Wise County, Texas isn’t among the largest in terms of population in the state with under 70,000 people, but it does have a rich history. Sitting outside of the Dallas metro area, Wise County has several cities and towns and has grown considerably over the past few decades. Everyone that moves to Wise County is introduced to its history through several notable landmarks, with these five being the most must-see that Wise County has to offer.
5. Wise County Heritage Museum
When it was first opened, the Wise County Heritage Museum was the home of Decatur Baptist College, which was the oldest junior college in the world. The hall was constructed in 1892 and finalized for $20,000, serving as a prep academy for Baylor University. However, the school moved to Dallas in 1965, leaving the building vacant.
Thankfully, Wise County didn’t take long to turn the building into the Heritage Museum after a quick restoration. Several new additions were made to the Wise County Heritage Museum which includes exhibits like a funeral coach from the 1890s, fossils, a machinery room, and much more. The museum is open to the public and costs just $5 to visit.
4. World’s Largest Bowie Knife
The Bowie knife was introduced in Arkansas in 1830, but Arkansas isn’t home to the largest one in the world. That honor belongs to Wise County, with Bob Hadley coming up with the idea to promote the town of Bowie, Texas, the namesake of the knife itself. The original Bowie knife was 9.5 inches long and a quarter-inch thick, and the large monument is more than 20 feet tall.
There’s an entire storyboard for visitors to look at that shows information about the invention of the knife, as well as the monument. With a length of more than 14 feet and a weight of over 3,000 pounds, the Bowie knife was recognized by the Guinness Book of World Records as being the largest Bowie knife in the world after construction in 2016.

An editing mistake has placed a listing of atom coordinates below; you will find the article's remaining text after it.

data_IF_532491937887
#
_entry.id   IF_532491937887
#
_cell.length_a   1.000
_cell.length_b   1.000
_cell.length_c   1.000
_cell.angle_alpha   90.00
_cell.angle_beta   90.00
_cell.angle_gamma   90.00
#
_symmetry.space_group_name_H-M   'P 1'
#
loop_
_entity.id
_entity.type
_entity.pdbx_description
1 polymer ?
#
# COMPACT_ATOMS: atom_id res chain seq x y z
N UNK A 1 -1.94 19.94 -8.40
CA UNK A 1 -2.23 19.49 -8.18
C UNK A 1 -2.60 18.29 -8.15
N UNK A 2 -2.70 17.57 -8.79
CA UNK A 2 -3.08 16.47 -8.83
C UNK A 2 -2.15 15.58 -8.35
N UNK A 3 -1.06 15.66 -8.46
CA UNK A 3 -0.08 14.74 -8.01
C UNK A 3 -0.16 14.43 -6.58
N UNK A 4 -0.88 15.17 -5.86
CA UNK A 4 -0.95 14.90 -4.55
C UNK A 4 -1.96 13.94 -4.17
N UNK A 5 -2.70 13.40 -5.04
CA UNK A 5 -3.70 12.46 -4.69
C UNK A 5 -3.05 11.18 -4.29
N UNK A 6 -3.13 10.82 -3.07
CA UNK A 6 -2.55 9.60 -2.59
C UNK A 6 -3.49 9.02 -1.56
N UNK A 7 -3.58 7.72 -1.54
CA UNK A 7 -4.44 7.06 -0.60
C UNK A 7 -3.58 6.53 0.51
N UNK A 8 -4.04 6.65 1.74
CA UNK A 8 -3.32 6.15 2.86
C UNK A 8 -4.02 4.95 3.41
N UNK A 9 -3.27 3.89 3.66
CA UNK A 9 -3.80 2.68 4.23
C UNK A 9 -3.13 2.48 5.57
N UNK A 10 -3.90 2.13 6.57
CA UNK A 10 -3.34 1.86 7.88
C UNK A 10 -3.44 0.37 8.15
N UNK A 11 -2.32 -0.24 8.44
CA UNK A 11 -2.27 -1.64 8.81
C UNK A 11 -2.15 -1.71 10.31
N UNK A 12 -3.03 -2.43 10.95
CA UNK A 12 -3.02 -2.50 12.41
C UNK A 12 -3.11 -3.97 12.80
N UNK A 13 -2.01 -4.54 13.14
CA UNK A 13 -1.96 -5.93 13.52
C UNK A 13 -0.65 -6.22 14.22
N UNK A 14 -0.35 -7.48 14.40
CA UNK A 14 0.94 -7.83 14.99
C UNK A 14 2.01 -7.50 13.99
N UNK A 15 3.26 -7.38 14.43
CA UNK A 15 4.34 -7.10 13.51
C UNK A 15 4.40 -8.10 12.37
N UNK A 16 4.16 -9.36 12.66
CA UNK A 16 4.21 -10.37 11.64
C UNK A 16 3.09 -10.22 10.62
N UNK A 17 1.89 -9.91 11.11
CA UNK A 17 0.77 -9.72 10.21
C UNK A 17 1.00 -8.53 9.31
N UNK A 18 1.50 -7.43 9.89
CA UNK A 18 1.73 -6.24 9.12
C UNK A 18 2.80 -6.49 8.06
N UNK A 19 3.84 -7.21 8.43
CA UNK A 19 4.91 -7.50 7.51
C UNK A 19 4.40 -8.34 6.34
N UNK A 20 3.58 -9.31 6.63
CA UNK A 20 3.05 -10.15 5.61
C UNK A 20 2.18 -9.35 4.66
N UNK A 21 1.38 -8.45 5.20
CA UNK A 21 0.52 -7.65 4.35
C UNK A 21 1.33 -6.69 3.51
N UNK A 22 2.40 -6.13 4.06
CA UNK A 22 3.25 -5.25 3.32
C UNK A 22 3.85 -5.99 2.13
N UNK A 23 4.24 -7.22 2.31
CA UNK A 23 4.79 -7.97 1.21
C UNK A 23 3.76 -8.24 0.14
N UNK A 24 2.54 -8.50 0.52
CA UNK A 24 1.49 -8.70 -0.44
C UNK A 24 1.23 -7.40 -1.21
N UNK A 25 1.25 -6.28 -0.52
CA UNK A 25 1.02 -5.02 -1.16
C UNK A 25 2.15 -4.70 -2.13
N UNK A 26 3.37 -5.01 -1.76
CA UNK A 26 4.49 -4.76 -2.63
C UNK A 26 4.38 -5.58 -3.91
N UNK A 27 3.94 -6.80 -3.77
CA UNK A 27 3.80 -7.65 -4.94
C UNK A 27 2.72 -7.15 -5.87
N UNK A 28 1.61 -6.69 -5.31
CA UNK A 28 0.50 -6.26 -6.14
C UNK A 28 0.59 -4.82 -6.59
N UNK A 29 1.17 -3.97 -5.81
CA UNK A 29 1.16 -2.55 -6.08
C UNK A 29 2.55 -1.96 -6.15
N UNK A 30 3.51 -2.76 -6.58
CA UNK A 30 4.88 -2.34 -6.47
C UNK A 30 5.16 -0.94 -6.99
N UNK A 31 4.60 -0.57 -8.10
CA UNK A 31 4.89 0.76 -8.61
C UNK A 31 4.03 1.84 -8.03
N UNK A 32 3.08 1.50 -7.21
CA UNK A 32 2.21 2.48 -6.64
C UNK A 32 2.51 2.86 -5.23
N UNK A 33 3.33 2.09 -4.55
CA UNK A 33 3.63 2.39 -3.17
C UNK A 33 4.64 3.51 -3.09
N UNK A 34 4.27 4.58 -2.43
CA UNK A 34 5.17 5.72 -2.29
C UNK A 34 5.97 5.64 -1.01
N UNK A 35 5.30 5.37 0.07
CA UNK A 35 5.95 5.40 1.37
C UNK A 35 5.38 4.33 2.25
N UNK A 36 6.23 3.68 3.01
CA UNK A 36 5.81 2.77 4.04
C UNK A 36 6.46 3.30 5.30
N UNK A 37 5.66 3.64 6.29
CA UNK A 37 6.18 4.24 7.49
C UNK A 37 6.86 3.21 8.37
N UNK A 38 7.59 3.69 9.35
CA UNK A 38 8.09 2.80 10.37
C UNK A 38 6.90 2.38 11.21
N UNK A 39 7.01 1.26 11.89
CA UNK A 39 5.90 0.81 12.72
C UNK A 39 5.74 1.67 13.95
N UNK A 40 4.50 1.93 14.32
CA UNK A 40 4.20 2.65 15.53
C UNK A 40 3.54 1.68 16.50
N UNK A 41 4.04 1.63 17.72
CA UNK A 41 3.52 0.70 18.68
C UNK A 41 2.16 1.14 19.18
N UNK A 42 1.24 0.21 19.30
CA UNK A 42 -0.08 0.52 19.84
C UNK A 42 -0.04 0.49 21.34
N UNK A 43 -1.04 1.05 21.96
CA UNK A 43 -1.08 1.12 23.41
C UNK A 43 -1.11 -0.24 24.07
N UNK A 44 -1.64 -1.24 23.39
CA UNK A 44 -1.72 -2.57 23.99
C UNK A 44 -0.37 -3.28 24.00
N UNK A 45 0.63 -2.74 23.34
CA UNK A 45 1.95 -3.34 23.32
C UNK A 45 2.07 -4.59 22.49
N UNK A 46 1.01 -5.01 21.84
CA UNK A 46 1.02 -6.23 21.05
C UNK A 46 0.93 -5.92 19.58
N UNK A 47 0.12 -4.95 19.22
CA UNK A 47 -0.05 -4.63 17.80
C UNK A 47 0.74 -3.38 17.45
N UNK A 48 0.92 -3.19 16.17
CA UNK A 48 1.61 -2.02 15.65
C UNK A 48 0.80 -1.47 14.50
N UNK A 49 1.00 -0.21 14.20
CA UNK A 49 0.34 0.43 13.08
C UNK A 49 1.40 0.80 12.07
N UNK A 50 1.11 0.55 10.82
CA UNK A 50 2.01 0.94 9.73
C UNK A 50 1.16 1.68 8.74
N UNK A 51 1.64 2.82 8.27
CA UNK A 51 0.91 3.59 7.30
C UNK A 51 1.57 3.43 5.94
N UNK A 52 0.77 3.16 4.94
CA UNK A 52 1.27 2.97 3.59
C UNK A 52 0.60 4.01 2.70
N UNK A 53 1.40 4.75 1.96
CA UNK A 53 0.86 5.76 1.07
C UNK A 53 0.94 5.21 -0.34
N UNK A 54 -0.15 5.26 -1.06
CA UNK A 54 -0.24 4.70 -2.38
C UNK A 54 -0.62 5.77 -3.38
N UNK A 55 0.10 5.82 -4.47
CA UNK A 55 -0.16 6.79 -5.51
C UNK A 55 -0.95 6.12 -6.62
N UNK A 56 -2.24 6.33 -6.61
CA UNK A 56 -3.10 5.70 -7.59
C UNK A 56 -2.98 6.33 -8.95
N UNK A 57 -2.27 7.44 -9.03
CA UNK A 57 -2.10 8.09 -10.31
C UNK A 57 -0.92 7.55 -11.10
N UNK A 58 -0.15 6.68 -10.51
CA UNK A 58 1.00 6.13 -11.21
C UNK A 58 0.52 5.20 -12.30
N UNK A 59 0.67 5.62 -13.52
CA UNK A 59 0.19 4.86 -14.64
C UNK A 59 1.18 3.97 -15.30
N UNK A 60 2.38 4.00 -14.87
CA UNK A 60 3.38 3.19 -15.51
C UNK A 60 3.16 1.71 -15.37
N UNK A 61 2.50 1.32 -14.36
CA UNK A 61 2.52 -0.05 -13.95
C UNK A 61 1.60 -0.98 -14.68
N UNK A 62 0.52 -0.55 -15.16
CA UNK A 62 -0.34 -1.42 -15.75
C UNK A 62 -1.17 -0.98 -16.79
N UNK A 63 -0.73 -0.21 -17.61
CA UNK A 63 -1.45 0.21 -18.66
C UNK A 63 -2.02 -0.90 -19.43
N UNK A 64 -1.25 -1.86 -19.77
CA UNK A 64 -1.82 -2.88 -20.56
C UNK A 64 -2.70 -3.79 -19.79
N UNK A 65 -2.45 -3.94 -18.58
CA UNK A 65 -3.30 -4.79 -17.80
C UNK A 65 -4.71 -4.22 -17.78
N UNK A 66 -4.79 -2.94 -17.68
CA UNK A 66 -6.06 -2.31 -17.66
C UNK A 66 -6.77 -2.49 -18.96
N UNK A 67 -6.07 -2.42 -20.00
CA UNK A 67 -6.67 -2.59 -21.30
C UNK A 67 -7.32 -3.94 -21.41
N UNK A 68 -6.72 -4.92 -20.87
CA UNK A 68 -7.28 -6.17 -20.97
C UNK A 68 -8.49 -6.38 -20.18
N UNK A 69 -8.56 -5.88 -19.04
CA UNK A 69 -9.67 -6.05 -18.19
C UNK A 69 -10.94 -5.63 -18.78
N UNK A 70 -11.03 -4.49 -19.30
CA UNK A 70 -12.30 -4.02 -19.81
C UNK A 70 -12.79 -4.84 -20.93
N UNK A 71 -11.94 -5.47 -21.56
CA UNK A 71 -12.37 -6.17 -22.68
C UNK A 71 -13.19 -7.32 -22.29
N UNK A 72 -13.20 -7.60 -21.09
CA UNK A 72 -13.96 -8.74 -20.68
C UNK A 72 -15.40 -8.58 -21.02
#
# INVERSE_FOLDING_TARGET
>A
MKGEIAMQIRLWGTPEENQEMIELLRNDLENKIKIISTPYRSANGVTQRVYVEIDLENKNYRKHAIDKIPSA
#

3. Texas Tourist Camp
At the intersection of US 287 and US 380, you’ll find a few monuments of the past, with the Texas Tourist Camp and Petrified Wood Gas Station welcoming travelers from near and far. The Tourist Camp was established in the 1920s by E.F. Boydston, and its popularity peaked throughout the post-war era of the United States.
The Texas Tourist Camp was certainly a product of its time, and some of the facilities started to close in the 1960s. Eventually, the Petrified Wood Gas Station followed suit, shutting down the pumps at the end of the 1980s. Just a few years later, the property was purchased and remodeled, making it an attraction for locals and tourists to visit.
2. J.T. Brown Hotel
Chico, Texas is certainly not among the largest towns in Texas or even Wise County. However, it does have one of the most notable landmarks throughout the county in the form of the J.T. Brown Hotel. The hotel is named after the colonel that founded the town in 1876, with the hotel being built just over a decade later.
R. Lee Morris owned the hotel from the early 20th century until 1965, and it has since become a landmark for Wise County. The Brown Hotel started to show its age during the 2000s but was purchased once more and underwent renovations to bring it into the 21st century and introduce a new generation to its rich history.
1. Waggoner’s Mansion
There aren’t too many mansions in Wise County, which makes the Waggoner Mansion stand out so much in Decatur. Also known as El Castile, the WWaggoner Mansion sits on more than 13 acres of land and has 16 rooms in total. It was constructed in 1883 by Daniel Waggoner, who owned a nearby ranch.
Waggoner also owned multiple banks, oil mills, and a coal company, so owning such a large property isn’t a surprise. The home was purchased during World War II by the Luker family and has since become a nationally recognized historic building. It was added to the NRHP in 1974, though the inside is closed to the public.